IDEAS home Printed from
MyIDEAS: Log in (now much improved!) to save this article

What to stabilize in the open economy

Listed author(s):
  • Valerie R. Bencivenga

    (University of Texas at Austin)

  • Elisabeth Huybens

    (World Bank)

  • Bruce D. Smith

    (University of Texas at Austin)

We consider the question how "best" to maintain price-level stability in an open economy, and evaluate three possible policy choices: (a) a constant money growth rate rule; (b) a fixed exchange rate; and (c) a policy of explicit commitment to a price-level target. In each case we assume that policy is conducted by injecting reserves into or withdrawing reserves from the "banking system." In evaluating the three regimes, we adopt the criterion that the "best" policy should leave the least scope for indeterminacy and "excessive" economic volatility. In a steady-state equilibrium, the choice of regime is largely irrelevant; any steady-state equilibrium under one regime can be duplicated by an appropriate choice of the "control" variable under any other regime. However, we show that the "sets of equilibria" under the three regimes are dramatically different. When all countries follow the policy of fixing a constant rate of money growth, there are no equilibria displaying endogenously arising volatility and there is no indeterminacy of equilibrium. Under a regime of fixed exchange rates, indeterminacies and endogenously arising fluctuations are impossible if and only if the country with the low "reserve-to-deposit" ratio is charged with maintaining the fixed rate. Finally, when one country targets the time path of its price level, under very weak conditions, there will be indeterminacy of equilibrium and endogenously arising volatility driven by expectations. Copyright 2002 by the Economics Department of the University of Pennsylvania and Osaka University Institute of Social and Economic Research Association

If you experience problems downloading a file, check if you have the proper application to view it first. In case of further problems read the IDEAS help page. Note that these files are not on the IDEAS site. Please be patient as the files may be large.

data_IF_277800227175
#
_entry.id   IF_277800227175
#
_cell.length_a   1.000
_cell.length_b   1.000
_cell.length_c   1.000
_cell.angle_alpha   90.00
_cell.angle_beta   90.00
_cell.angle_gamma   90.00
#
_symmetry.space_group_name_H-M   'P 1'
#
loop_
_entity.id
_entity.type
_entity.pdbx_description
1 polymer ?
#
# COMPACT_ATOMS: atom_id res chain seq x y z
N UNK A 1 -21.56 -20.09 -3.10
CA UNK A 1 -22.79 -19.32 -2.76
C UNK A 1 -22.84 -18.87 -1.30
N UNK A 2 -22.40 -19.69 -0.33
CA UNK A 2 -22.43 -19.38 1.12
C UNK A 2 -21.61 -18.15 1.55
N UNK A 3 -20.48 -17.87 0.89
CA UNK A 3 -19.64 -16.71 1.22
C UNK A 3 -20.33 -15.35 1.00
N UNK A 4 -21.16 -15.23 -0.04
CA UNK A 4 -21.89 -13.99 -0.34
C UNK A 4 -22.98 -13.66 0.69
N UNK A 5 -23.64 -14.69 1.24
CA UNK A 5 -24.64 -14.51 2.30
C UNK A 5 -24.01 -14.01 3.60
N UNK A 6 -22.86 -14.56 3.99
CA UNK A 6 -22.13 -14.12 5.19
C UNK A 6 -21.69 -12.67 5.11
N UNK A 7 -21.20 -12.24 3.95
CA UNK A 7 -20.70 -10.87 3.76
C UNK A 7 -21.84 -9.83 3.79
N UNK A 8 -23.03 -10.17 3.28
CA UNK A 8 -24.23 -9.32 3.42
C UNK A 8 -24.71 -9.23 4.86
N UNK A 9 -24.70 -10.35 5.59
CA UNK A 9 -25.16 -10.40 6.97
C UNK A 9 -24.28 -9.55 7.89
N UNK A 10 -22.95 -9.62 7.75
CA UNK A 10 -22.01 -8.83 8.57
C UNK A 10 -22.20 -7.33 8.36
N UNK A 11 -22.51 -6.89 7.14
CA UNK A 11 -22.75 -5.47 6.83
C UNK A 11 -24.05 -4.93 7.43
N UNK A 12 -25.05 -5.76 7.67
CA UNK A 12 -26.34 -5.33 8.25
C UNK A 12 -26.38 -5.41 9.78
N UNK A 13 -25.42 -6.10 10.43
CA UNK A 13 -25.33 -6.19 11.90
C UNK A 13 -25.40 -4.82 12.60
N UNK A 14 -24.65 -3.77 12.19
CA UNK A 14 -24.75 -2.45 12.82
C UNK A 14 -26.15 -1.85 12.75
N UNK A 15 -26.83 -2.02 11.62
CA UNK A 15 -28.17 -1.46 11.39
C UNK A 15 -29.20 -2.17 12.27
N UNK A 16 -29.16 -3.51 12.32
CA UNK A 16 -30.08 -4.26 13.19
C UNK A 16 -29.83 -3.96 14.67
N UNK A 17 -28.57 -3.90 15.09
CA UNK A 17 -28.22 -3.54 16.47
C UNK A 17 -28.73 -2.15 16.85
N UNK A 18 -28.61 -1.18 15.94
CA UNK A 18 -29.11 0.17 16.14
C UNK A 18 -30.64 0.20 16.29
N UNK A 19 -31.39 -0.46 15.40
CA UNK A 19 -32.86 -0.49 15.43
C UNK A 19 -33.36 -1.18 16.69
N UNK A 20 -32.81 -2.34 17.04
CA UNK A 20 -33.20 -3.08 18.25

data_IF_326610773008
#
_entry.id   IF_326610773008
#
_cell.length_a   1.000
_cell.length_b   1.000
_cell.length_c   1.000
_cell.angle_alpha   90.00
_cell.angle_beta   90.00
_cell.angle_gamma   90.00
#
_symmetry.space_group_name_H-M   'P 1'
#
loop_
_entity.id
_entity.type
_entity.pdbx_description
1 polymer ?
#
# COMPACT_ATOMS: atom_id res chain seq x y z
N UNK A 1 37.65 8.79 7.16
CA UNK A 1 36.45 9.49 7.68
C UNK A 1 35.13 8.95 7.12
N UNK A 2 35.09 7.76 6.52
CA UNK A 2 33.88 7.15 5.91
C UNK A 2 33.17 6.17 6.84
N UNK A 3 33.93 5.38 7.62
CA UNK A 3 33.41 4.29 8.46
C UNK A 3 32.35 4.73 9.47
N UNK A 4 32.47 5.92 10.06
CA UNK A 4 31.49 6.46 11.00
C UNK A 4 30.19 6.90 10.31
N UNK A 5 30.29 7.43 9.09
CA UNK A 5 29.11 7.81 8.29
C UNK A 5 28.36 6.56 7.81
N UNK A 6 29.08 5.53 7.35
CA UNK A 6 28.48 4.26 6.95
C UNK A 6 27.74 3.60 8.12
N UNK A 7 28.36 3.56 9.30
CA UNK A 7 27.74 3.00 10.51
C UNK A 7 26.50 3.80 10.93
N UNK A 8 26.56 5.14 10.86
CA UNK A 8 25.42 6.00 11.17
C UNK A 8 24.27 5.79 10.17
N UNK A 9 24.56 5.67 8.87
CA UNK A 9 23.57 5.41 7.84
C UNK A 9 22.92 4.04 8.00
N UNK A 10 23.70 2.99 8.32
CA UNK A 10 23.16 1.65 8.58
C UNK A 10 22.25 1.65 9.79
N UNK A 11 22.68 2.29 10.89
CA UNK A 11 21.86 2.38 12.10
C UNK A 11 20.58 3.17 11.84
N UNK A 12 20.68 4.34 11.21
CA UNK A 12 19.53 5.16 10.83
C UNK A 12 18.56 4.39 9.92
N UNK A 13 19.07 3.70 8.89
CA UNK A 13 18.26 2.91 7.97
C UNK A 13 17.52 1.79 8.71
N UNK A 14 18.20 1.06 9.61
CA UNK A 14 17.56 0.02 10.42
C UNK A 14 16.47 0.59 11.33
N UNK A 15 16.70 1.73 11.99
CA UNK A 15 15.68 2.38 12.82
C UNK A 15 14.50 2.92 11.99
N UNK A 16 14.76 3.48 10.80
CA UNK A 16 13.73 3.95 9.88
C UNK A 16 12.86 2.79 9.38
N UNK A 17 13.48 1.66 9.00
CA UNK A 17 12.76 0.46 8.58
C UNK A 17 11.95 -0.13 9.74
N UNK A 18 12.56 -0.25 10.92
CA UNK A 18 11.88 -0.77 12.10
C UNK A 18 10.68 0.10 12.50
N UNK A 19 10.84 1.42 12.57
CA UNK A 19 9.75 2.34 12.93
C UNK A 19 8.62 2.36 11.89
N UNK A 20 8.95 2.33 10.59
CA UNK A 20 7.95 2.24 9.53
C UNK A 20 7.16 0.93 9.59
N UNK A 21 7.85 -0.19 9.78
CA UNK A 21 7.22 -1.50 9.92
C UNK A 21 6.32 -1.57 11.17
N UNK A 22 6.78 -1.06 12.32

File URL:
Download Restriction: Free access to full text is restricted to Ingenta subscribers.

As the access to this document is restricted, you may want to look for a different version under "Related research" (further below) or search for a different version of it.

Article provided by Department of Economics, University of Pennsylvania and Osaka University Institute of Social and Economic Research Association in its journal International Economic Review.

Volume (Year): 43 (2002)
Issue (Month): 4 (November)
Pages: 1289-1307

in new window

Handle: RePEc:ier:iecrev:v:43:y:2002:i:4:p:1289-1307
Contact details of provider: Postal:
160 McNeil Building, 3718 Locust Walk, Philadelphia, PA 19104-6297

Phone: (215) 898-8487
Fax: (215) 573-2057
Web page:

More information through EDIRC

Order Information: Web: Email:

No references listed on IDEAS
You can help add them by filling out this form.

This item is not listed on Wikipedia, on a reading list or among the top items on IDEAS.

When requesting a correction, please mention this item's handle: RePEc:ier:iecrev:v:43:y:2002:i:4:p:1289-1307. See general information about how to correct material in RePEc.

For technical questions regarding this item, or to correct its authors, title, abstract, bibliographic or download information, contact: (Wiley-Blackwell Digital Licensing)

or ()

If you have authored this item and are not yet registered with RePEc, we encourage you to do it here. This allows to link your profile to this item. It also allows you to accept potential citations to this item that we are uncertain about.

If references are entirely missing, you can add them using this form.

If the full references list an item that is present in RePEc, but the system did not link to it, you can help with this form.

If you know of missing items citing this one, you can help us creating those links by adding the relevant references in the same way as above, for each refering item. If you are a registered author of this item, you may also want to check the "citations" tab in your profile, as there may be some citations waiting for confirmation.

Please note that corrections may take a couple of weeks to filter through the various RePEc services.

This information is provided to you by IDEAS at the Research Division of the Federal Reserve Bank of St. Louis using RePEc data.